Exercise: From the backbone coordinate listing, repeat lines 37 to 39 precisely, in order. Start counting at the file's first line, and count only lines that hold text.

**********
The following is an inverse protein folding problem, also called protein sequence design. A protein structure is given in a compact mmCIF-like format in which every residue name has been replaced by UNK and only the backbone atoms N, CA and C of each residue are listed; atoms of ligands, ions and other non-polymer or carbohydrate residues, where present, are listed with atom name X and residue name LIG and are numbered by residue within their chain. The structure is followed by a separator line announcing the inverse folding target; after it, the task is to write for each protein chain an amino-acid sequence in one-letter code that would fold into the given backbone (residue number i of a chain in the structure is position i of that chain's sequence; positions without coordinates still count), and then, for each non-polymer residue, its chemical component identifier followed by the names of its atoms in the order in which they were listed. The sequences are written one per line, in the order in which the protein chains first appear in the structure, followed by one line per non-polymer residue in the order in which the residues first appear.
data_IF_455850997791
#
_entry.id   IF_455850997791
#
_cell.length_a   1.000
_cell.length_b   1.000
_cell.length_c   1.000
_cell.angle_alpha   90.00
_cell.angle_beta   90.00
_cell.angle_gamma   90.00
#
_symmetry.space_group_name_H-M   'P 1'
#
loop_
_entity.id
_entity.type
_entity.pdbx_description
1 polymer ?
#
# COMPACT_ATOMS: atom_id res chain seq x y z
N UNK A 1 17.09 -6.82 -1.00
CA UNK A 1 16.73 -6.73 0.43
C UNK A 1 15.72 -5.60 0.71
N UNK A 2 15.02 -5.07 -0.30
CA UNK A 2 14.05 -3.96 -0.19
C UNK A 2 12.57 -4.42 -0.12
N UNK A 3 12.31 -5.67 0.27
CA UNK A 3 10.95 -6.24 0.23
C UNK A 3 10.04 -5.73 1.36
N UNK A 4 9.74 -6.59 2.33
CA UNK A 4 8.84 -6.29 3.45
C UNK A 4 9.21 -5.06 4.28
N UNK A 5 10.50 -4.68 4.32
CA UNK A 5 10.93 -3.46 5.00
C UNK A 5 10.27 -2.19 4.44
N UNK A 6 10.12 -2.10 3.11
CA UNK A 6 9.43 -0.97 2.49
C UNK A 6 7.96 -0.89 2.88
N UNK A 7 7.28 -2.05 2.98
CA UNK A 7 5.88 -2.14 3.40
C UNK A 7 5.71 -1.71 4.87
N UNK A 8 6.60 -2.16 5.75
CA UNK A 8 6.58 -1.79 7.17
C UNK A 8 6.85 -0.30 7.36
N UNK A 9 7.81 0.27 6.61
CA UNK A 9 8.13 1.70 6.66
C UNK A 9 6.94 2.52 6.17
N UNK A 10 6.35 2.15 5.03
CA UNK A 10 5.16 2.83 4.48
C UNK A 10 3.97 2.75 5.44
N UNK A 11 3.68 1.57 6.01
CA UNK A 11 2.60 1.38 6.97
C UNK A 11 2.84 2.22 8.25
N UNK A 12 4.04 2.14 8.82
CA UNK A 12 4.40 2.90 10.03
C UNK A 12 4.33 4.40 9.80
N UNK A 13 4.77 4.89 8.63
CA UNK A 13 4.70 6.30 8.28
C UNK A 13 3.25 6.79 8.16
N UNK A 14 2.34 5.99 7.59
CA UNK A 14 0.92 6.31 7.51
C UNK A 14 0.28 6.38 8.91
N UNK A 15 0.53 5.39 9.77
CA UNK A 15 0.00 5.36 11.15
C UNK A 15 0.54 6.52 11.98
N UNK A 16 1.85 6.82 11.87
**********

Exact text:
N UNK A 6 10.12 -2.10 3.11
CA UNK A 6 9.43 -0.97 2.49
C UNK A 6 7.96 -0.89 2.88